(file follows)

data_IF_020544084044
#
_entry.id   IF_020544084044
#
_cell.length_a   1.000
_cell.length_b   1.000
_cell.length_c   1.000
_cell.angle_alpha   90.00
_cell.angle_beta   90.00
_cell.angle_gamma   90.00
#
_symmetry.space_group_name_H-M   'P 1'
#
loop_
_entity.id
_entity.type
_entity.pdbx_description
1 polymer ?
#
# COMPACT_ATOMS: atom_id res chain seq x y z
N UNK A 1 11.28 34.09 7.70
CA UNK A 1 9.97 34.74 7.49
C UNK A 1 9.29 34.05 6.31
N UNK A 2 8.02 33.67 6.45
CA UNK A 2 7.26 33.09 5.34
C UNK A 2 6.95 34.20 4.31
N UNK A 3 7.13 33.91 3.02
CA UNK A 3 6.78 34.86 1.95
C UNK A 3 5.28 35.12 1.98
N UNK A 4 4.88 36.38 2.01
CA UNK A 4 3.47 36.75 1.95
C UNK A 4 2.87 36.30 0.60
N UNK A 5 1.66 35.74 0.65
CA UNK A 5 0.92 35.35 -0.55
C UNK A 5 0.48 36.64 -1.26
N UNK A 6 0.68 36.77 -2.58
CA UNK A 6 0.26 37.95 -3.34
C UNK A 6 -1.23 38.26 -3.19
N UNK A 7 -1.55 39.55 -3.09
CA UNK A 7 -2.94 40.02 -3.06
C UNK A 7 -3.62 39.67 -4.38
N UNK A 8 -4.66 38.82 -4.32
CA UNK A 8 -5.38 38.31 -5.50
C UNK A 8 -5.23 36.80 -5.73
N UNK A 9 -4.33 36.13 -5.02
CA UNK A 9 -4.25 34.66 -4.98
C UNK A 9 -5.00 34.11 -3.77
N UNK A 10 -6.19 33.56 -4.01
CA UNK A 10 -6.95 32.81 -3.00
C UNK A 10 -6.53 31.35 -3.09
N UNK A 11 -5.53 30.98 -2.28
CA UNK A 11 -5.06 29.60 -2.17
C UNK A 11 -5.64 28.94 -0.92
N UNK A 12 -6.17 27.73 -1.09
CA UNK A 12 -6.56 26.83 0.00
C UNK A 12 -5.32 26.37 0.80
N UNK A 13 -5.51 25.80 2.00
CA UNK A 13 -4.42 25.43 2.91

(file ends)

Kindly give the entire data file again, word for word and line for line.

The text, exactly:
data_IF_020544084044
#
_entry.id   IF_020544084044
#
_cell.length_a   1.000
_cell.length_b   1.000
_cell.length_c   1.000
_cell.angle_alpha   90.00
_cell.angle_beta   90.00
_cell.angle_gamma   90.00
#
_symmetry.space_group_name_H-M   'P 1'
#
loop_
_entity.id
_entity.type
_entity.pdbx_description
1 polymer ?
#
# COMPACT_ATOMS: atom_id res chain seq x y z
N UNK A 1 11.28 34.09 7.70
CA UNK A 1 9.97 34.74 7.49
C UNK A 1 9.29 34.05 6.31
N UNK A 2 8.02 33.67 6.45
CA UNK A 2 7.26 33.09 5.34
C UNK A 2 6.95 34.20 4.31
N UNK A 3 7.13 33.91 3.02
CA UNK A 3 6.78 34.86 1.95
C UNK A 3 5.28 35.12 1.98
N UNK A 4 4.88 36.38 2.01
CA UNK A 4 3.47 36.75 1.95
C UNK A 4 2.87 36.30 0.60
N UNK A 5 1.66 35.74 0.65
CA UNK A 5 0.92 35.35 -0.55
C UNK A 5 0.48 36.64 -1.26
N UNK A 6 0.68 36.77 -2.58
CA UNK A 6 0.26 37.95 -3.34
C UNK A 6 -1.23 38.26 -3.19
N UNK A 7 -1.55 39.55 -3.09
CA UNK A 7 -2.94 40.02 -3.06
C UNK A 7 -3.62 39.67 -4.38
N UNK A 8 -4.66 38.82 -4.32
CA UNK A 8 -5.38 38.31 -5.50
C UNK A 8 -5.23 36.80 -5.73
N UNK A 9 -4.33 36.13 -5.02
CA UNK A 9 -4.25 34.66 -4.98
C UNK A 9 -5.00 34.11 -3.77
N UNK A 10 -6.19 33.56 -4.01
CA UNK A 10 -6.95 32.81 -3.00
C UNK A 10 -6.53 31.35 -3.09
N UNK A 11 -5.53 30.98 -2.28
CA UNK A 11 -5.06 29.60 -2.17
C UNK A 11 -5.64 28.94 -0.92
N UNK A 12 -6.17 27.73 -1.09
CA UNK A 12 -6.56 26.83 0.00
C UNK A 12 -5.32 26.37 0.80
N UNK A 13 -5.51 25.80 2.00
CA UNK A 13 -4.42 25.43 2.91